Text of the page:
Winepress (Figs. 5, 6). A winepress hewn in a bedrock outcrop sloping northward was exposed; it was partially covered with alluvium and modern refuse. The installation consisted of a treading floor (L104; 2.6 × 2.7 m, depth 0.15 m) and a rectangular collecting vat with rounded corners (L105; 1.10 × 1.75 m, depth 1 m); the two were connected by a channel. The treading floor sloped northward. The northeastern part of the floor was eroded, and its bedrock walls were not preserved. A small, shallow sump was hewn in the floor’s southwestern corner; coarse chisel marks on the smooth treading floor indicate the sump postdated the rock-cutting of the winepress. An elliptical settling pit (depth 0.4 m) was hewn in the floor of the collecting vat, beside its eastern wall. A medium-sized cupmark (L107; diam. 0.2 m, depth 0.15 m) was hewn west of the collecting vat, and north of the vat was a shallow conical cupmark (L108; diam. 0.15 m, depth 5 cm), possibly for placing a jar for collecting the must. A rectangular basin (L106; 0.55 × 0.75 m, depth 0.2 m), where grapes may have been stored prior to treading, was hewn south of the collecting vat.
Quarry (Figs. 7, 8). Part of a stepped quarry cut in soft limestone bedrock was exposed (L103). Quarrying channels and severance channels were evident, indicating that large stones (average dimensions 0.3 × 0.4 × 0.7 m) were produced there. The quarry was not excavated to its full depth. The antiquities inspection conducted following the excavation exposed the boundaries of the quarry and revealed that it covered an area of c. 150 sq m. The small size of the quarry indicates that either the bedrock outcrop was found unsuitable for the production of building stones or the rock-cutting done there was intended for a limited project.
Wall (Figs. 9, 10). Several trial squares (c. 500 sq m) were excavated on the hilltop, but only a short section of a wall (W10; length 1.2 m, width 0.9 m) was discovered. The wall was built in a north–south direction of small- and medium-sized fieldstones and was preserved to a height of one course (0.3 m). Its northern part was founded directly on the bedrock, whereas its southern part was set on a thin layer of small fieldstones that filled a pit in the bedrock and formed a leveled bedding. The wall section was the only architectural remain in this area.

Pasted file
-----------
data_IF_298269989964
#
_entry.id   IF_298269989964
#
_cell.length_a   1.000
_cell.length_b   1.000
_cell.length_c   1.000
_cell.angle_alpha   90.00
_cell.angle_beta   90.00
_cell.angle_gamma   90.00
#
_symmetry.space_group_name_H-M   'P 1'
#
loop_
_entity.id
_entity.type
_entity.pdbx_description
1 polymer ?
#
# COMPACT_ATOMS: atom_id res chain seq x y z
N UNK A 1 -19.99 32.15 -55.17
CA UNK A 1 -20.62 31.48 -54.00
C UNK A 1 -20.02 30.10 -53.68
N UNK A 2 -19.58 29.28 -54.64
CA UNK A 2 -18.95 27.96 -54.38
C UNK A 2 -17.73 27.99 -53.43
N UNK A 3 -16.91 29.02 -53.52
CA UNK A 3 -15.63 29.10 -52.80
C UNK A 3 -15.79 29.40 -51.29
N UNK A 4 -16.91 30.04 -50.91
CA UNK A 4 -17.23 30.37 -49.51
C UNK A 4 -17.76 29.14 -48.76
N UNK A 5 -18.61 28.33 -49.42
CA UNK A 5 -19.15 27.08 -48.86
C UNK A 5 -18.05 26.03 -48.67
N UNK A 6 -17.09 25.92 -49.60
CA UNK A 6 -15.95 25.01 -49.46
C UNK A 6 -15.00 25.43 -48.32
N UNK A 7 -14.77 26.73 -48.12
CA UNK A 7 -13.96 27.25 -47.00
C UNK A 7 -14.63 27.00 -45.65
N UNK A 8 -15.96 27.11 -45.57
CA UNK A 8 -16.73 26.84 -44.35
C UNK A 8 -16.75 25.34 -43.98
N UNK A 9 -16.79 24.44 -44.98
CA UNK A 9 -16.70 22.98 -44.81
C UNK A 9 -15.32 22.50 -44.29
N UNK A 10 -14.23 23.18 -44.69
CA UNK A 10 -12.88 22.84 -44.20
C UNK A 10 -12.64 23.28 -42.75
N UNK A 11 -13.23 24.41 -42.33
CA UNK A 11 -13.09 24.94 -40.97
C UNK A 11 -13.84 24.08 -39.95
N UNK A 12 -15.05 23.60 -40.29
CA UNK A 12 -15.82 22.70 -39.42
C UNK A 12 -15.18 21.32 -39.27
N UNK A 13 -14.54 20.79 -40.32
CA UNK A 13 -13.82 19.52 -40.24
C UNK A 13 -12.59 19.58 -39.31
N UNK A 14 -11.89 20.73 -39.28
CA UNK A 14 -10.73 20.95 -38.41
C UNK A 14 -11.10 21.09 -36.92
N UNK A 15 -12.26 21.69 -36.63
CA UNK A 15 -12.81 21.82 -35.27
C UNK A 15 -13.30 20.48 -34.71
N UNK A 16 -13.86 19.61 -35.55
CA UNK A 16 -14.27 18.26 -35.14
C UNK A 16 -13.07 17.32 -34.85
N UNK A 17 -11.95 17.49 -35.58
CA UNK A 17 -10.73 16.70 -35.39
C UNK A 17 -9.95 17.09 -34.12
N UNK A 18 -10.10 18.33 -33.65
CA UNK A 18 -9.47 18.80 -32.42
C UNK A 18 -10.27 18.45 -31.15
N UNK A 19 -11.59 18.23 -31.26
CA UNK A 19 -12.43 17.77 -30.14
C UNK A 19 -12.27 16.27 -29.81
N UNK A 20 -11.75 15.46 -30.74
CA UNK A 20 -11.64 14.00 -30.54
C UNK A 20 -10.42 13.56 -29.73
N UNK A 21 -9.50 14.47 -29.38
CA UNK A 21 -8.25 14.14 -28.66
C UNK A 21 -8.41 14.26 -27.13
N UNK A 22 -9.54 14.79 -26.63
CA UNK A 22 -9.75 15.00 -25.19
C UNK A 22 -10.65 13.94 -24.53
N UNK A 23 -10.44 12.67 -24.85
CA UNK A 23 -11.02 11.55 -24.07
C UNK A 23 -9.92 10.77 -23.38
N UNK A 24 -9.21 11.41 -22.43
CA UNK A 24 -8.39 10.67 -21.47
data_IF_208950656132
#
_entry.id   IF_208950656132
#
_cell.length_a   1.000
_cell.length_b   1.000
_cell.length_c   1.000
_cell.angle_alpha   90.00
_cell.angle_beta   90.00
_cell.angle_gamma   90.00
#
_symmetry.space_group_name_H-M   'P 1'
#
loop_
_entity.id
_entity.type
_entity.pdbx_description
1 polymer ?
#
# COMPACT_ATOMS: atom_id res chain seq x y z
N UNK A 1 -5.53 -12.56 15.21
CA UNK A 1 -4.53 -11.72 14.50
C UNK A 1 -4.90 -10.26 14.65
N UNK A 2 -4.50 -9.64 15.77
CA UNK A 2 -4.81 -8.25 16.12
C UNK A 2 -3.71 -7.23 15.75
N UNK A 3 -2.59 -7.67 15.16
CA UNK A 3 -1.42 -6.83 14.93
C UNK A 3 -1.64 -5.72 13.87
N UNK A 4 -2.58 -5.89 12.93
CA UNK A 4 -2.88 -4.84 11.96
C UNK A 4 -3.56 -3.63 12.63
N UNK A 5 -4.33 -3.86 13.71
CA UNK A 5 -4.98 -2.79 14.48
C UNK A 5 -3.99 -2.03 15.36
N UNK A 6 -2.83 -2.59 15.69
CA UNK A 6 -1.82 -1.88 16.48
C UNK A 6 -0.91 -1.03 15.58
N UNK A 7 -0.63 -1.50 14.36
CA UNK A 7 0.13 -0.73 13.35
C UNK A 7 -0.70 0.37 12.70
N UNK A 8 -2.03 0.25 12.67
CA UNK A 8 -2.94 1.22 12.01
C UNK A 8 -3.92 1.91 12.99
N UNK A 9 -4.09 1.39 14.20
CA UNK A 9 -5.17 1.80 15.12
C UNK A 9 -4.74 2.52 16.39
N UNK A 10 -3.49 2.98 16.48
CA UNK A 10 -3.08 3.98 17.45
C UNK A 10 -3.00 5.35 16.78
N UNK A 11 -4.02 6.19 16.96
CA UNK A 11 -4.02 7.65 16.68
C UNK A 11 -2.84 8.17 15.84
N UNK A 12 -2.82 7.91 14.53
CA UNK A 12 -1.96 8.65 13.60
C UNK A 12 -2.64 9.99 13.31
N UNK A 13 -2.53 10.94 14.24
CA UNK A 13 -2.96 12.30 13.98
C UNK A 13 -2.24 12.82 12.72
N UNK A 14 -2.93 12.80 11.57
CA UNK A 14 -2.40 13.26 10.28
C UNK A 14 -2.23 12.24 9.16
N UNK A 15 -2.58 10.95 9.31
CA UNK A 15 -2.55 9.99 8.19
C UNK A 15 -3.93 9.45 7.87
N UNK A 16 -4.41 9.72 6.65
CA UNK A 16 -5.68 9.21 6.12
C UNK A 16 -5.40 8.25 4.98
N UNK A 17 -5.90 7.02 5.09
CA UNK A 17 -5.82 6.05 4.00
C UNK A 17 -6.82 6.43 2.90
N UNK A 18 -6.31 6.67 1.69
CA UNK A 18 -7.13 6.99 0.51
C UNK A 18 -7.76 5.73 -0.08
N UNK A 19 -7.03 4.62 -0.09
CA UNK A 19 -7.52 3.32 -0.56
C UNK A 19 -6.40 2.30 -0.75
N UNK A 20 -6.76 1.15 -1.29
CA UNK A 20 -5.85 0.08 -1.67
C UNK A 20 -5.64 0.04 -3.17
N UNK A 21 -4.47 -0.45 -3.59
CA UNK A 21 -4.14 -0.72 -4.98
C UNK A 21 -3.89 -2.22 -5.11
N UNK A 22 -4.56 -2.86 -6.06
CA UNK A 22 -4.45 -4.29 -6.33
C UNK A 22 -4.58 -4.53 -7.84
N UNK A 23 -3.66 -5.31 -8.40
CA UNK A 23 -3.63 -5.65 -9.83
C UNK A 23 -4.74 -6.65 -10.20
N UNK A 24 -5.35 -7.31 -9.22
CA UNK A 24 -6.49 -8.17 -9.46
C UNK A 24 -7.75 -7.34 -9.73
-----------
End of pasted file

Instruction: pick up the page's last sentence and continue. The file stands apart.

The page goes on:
Cupmarks and Rock-cuttings (see Fig. 9). Twenty-seven cupmarks and rock-cuttings (L150–L161) were discovered in bedrock outcrops that sloped gently toward the west; over the years, most were covered with a thin layer of soil. The cupmarks were hewn in a variety of shapes and sizes; several were isolated (L151—diam. 0.7 m, depth 0.35 m; L152–L156—diam. 0.2–0.4 m, depth 0.1–0.3 m) and others were hewn in clusters (L158–L161). Cluster 158 consisted of two cupmarks (diam. 0.1–0.3 m, depth 5 cm) connected by a channel. Cluster 159 numbered eight cupmarks, seven of which were round (diam. 0.1–0.3 m, depth 5 cm) and one that was rectangular (0.2 × 0.3 m, depth 5 cm). Six cupmarks (diam. 0.1–0.2 m, max. depth 5 cm) made up Cluster 160, and five cupmarks (diam. 0.10–0.15 m, depth 5 cm; Fig. 11) were hewn in Cluster 161. Slightly north of Cupmark 151 was an uneven and shallow rock-cut surface that sloped toward the cupmark (L150; 1.40 × 1.55 m, depth 0.25 m; Fig. 12); in the southern part of the cupmark was a carelessly hewn channel (width 0.4 m) that drained into a natural pocket in the bedrock. Just east of Cupmark 156 was a round hewn surface (L157; 0.35 × 0.40 m, depth 5 cm) that sloped toward it. Several pottery sherds, including one that dates to the Iron Age IIB and a few from the first century BCE, were found in the soil covering the cupmarks and rock-cuttings.
Ritual Bath (Fig. 13). A well-preserved ritual bath (miqveh; L200; c. 3.5 × 8.0 m, depth c. 4 m) was hewn in a limestone outcrop that sloped toward the northeast. The bath included a feeder channel, a stepped entrance and a rectangular immersion chamber. The feeder channel (L201; exposed length c. 6 m; width 0.2–0.3 m, depth 0.25 m) extended to the south, leading to the entrance to the bath (Fig. 14). Six steps (max. run 0.25–0.45 m) hewn in the entrance descended into the immersion chamber. Only the southeastern part of the chamber was excavated. Five steps (run 0.35–0.80 m) were hewn in the chamber, descending from its opening to its floor (Fig. 15). The steps extended the entire width of the room, except for the top step, which was situated on only the southeastern side of the room where it formed a raised surface. The entire immersion chamber, including the steps, was treated with gray hydraulic plaster applied directly to the bedrock. The plaster in the room was well-preserved, particularly on the southern wall, where two layers were discerned. A rectangular pit (depth 0.7 m; Fig. 16) was hewn into the top step in the chamber, near its eastern corner, where it broke through the plaster that coated the step, indicating that it postdates the use of the bath. Soil mixed with large ashlars and numerous fragments of pottery vessels accumulated in the bath. It seems that the ashlars originally belonged to a building that stood at the top of the slope. The pottery sherds date to the Early Roman period (first century CE) and include a bowl (Fig. 17:1), a krater (Fig. 17:2), cooking pots (Fig. 17:3–5), jars (Fig. 17:6–8) and a jug (Fig 17:9).